Biophysical Interactions on the Reef

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Ecosystems At Risk
Reefs are important ecosystems as the are home to an immense amount of biodiversity and are essential in the cycle of life The Role of the Atmosphere
Many reefs are located in the cyclone zone due to the necessary conditions they require to grow. For as long as reefs have existed they have been shaped by cyclones and intense storms. The severity of the storms and cyclones is determined by the length and intensity of the storms, which determines how much damage will be inflicted onto the reefs. The cyclones and storms generate large waves and strong winds, which do most of the damage to the reefs. The waves have the power to rip apart soft coral and chip and damage the harder coral. Sometimes cyclones may result in large amounts of the reefs systems being buried by sediment. Reefs are very delicate and need very precise conditions to live and grow, the amount of rain that is associated with intense low systems can flood the reef with fresh water and reduce the salinity levels. During the storms the turbidly of the water also increases so the sunlight cannot reach the coral reducing its ability to produce food. Tropical cyclone Larry (2006) showed that reefs could benefit from storms. The waves that were produced by Larry removed sediment that had accumulated and reduce the water temperature to the ideal level. The Role of the Lithosphere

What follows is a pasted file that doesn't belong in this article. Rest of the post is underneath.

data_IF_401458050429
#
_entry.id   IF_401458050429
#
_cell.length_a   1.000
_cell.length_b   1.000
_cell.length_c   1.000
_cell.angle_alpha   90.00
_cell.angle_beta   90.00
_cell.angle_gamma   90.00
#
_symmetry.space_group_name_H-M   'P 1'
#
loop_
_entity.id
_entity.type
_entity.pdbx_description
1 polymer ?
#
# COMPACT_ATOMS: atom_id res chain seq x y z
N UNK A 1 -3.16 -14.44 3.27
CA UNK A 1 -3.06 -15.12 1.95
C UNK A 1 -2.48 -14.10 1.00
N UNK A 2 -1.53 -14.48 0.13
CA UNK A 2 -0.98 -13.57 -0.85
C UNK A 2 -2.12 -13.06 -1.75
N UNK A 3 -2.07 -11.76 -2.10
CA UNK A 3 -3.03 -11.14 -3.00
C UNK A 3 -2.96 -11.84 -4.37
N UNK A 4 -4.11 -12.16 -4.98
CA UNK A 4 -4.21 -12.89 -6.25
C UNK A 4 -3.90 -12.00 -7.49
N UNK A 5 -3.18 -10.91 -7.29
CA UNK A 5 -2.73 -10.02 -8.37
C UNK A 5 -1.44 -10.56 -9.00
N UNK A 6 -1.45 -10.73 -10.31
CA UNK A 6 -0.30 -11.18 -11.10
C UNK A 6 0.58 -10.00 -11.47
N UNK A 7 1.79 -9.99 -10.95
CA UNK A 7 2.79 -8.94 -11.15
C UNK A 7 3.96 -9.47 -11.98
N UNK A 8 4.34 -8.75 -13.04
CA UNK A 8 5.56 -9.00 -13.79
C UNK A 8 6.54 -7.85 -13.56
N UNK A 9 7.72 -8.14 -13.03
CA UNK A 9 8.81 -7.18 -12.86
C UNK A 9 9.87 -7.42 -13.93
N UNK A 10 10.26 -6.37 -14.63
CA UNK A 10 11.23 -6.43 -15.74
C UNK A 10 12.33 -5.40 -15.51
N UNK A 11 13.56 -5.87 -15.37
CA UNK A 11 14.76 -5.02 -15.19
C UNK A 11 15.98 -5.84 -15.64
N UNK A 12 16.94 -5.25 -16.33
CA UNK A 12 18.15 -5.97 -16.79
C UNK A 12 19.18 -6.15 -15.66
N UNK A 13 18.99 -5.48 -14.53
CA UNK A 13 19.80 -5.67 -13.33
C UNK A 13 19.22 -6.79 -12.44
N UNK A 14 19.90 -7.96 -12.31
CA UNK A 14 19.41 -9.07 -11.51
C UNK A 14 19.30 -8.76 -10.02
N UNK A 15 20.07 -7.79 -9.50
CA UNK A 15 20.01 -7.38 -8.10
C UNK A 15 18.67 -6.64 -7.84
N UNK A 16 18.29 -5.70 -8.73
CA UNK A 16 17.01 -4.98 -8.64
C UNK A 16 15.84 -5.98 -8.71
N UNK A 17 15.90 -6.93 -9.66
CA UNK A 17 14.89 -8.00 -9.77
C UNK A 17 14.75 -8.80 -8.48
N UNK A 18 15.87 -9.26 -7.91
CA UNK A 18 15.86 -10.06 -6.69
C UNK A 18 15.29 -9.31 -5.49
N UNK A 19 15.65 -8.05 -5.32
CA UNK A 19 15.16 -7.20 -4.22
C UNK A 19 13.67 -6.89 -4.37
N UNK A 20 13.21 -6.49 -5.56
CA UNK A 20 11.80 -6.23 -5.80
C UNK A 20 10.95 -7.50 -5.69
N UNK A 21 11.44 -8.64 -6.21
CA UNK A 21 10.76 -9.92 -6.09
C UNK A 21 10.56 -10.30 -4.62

The role of the lithosphere in forming and transforming the reef ecosystem is very important. The reefs build themselves, this works because when the coral dies it produces limestone which the new coral grows on. The limestone is also weathered down and redistributed to other parts of the ecosystem to create a range of other landforms. Through the production of limestone coral reefs are able to withstand the erosive power of waves. Overtime individual corals will of course die but this will allow the growth of new coral on the stable limestone structures the leave behind. Sediment is also an important...
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